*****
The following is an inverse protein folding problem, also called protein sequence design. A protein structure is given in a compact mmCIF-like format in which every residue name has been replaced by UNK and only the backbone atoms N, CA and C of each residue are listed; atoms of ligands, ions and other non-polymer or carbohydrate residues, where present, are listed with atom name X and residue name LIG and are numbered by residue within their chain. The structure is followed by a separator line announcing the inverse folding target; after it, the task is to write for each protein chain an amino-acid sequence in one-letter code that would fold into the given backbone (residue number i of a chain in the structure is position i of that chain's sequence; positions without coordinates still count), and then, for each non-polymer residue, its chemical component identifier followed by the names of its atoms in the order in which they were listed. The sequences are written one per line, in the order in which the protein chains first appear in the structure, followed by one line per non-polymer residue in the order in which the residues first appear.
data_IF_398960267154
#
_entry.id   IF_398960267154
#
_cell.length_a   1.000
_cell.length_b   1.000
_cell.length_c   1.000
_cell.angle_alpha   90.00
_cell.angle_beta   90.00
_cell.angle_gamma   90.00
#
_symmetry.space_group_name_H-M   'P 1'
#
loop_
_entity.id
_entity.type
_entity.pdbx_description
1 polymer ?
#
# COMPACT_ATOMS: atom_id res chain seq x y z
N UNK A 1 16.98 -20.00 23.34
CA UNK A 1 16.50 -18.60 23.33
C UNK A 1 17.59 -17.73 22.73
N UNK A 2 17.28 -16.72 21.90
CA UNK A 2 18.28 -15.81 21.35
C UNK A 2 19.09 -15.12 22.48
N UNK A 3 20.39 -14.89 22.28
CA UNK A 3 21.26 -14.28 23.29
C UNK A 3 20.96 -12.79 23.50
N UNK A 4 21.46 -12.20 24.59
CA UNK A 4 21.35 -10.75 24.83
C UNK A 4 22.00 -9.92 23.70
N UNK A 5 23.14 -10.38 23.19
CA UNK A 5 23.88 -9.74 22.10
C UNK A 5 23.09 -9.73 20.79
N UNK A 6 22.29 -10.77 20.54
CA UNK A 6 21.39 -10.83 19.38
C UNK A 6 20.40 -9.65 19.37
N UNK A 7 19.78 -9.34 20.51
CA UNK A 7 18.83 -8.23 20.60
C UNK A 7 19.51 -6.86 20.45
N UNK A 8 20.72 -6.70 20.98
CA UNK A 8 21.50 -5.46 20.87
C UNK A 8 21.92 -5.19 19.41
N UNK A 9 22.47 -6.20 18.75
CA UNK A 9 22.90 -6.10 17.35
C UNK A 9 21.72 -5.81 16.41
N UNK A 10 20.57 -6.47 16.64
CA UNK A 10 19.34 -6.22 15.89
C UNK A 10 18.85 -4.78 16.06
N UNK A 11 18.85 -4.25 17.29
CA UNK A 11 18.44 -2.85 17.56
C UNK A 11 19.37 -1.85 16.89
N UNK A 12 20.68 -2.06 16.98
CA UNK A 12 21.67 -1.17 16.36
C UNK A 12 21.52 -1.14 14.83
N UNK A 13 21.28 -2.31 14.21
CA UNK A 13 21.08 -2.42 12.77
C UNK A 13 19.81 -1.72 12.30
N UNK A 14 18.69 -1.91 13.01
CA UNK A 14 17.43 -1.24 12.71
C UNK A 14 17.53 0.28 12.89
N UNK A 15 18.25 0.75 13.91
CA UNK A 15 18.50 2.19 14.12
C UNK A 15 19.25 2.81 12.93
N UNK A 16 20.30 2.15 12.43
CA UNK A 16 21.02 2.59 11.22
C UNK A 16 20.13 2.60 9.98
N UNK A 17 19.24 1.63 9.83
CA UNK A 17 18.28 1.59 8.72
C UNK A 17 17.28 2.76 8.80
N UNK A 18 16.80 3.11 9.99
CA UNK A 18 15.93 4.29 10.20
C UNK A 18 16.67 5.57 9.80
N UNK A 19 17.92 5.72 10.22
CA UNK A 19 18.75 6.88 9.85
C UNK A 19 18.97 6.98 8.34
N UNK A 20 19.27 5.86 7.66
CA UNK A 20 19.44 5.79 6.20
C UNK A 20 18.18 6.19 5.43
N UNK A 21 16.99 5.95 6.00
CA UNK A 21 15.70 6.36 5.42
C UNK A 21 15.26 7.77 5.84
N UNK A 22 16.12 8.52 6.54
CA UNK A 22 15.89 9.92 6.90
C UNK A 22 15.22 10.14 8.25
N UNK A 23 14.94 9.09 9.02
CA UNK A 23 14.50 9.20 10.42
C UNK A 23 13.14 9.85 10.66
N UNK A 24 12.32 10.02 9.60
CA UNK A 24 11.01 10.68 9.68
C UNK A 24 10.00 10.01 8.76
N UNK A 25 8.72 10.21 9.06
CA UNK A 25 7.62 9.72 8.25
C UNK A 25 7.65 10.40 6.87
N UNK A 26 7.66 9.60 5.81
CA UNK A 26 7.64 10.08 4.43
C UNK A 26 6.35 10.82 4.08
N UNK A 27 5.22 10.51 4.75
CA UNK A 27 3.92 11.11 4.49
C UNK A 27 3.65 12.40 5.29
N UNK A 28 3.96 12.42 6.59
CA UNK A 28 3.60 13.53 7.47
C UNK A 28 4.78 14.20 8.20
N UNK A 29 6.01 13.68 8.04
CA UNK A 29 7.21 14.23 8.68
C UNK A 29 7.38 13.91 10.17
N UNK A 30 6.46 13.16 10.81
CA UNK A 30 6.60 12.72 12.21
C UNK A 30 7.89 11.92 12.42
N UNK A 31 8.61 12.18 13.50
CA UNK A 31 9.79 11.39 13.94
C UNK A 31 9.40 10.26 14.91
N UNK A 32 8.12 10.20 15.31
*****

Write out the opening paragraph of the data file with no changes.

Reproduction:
The following is an inverse protein folding problem, also called protein sequence design. A protein structure is given in a compact mmCIF-like format in which every residue name has been replaced by UNK and only the backbone atoms N, CA and C of each residue are listed; atoms of ligands, ions and other non-polymer or carbohydrate residues, where present, are listed with atom name X and residue name LIG and are numbered by residue within their chain. The structure is followed by a separator line announcing the inverse folding target; after it, the task is to write for each protein chain an amino-acid sequence in one-letter code that would fold into the given backbone (residue number i of a chain in the structure is position i of that chain's sequence; positions without coordinates still count), and then, for each non-polymer residue, its chemical component identifier followed by the names of its atoms in the order in which they were listed. The sequences are written one per line, in the order in which the protein chains first appear in the structure, followed by one line per non-polymer residue in the order in which the residues first appear.